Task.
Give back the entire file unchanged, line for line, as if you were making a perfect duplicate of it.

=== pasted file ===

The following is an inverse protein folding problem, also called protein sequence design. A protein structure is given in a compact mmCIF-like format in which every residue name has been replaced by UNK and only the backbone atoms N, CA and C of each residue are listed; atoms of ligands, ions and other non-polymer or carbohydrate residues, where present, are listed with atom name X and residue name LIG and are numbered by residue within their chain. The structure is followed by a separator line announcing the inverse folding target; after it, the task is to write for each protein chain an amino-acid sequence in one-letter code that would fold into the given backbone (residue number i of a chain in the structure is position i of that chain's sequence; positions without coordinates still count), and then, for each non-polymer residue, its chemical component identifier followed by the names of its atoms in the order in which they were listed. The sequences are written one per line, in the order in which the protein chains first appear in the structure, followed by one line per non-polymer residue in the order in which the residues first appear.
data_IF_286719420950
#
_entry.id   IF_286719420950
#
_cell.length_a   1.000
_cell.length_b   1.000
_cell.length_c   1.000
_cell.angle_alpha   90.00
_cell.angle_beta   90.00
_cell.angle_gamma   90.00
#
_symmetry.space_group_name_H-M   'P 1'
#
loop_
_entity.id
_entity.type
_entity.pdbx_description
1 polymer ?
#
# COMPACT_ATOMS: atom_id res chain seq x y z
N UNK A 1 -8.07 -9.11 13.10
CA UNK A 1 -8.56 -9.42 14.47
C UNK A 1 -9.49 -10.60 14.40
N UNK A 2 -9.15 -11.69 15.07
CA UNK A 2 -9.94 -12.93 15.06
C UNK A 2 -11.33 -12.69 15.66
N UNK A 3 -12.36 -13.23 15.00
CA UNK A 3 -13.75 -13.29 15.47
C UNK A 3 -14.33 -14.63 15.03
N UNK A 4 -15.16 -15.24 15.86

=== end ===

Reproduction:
The following is an inverse protein folding problem, also called protein sequence design. A protein structure is given in a compact mmCIF-like format in which every residue name has been replaced by UNK and only the backbone atoms N, CA and C of each residue are listed; atoms of ligands, ions and other non-polymer or carbohydrate residues, where present, are listed with atom name X and residue name LIG and are numbered by residue within their chain. The structure is followed by a separator line announcing the inverse folding target; after it, the task is to write for each protein chain an amino-acid sequence in one-letter code that would fold into the given backbone (residue number i of a chain in the structure is position i of that chain's sequence; positions without coordinates still count), and then, for each non-polymer residue, its chemical component identifier followed by the names of its atoms in the order in which they were listed. The sequences are written one per line, in the order in which the protein chains first appear in the structure, followed by one line per non-polymer residue in the order in which the residues first appear.
data_IF_286719420950
#
_entry.id   IF_286719420950
#
_cell.length_a   1.000
_cell.length_b   1.000
_cell.length_c   1.000
_cell.angle_alpha   90.00
_cell.angle_beta   90.00
_cell.angle_gamma   90.00
#
_symmetry.space_group_name_H-M   'P 1'
#
loop_
_entity.id
_entity.type
_entity.pdbx_description
1 polymer ?
#
# COMPACT_ATOMS: atom_id res chain seq x y z
N UNK A 1 -8.07 -9.11 13.10
CA UNK A 1 -8.56 -9.42 14.47
C UNK A 1 -9.49 -10.60 14.40
N UNK A 2 -9.15 -11.69 15.07
CA UNK A 2 -9.94 -12.93 15.06
C UNK A 2 -11.33 -12.69 15.66
N UNK A 3 -12.36 -13.23 15.00
CA UNK A 3 -13.75 -13.29 15.47
C UNK A 3 -14.33 -14.63 15.03
N UNK A 4 -15.16 -15.24 15.86